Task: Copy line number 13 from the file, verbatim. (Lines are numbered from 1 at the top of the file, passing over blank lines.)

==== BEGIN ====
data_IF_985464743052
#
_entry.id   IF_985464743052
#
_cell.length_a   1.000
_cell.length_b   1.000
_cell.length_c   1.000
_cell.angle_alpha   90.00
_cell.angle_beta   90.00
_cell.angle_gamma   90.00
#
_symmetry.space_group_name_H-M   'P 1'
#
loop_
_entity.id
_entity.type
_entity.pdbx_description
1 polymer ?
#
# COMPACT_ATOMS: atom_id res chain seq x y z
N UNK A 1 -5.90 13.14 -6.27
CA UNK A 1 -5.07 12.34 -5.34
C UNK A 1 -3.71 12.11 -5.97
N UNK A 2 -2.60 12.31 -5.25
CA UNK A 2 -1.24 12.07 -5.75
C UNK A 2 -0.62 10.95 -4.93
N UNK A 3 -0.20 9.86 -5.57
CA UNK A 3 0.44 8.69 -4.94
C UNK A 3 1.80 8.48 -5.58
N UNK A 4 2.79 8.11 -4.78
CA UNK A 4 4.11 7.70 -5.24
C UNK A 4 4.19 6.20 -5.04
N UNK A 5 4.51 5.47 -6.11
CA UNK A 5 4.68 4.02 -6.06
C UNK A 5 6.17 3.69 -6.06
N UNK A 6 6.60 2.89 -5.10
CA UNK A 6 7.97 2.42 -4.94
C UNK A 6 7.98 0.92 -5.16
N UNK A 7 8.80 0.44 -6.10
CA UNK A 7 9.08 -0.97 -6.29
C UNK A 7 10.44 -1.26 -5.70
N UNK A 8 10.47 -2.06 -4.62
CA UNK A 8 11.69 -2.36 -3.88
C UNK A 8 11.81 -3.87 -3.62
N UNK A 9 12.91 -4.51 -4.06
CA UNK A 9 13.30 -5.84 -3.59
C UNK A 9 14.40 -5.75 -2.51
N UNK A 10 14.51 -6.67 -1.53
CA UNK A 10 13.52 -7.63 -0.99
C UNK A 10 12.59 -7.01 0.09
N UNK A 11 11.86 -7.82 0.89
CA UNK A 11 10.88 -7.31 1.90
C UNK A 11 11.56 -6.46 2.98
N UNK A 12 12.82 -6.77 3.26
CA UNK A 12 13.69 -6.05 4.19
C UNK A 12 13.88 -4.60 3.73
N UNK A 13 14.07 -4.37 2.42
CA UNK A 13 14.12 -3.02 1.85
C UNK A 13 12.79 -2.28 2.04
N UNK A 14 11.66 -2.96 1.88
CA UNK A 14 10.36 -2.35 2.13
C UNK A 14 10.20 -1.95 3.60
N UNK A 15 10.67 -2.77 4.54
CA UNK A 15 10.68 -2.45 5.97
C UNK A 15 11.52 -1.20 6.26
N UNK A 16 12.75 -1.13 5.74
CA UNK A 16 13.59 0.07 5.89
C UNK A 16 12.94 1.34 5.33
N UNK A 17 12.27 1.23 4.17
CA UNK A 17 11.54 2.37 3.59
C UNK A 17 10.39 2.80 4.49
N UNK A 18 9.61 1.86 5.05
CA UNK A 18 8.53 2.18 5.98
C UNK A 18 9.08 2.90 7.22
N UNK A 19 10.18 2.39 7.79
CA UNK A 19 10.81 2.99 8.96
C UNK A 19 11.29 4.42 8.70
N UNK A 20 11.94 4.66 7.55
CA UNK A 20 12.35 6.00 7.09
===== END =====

#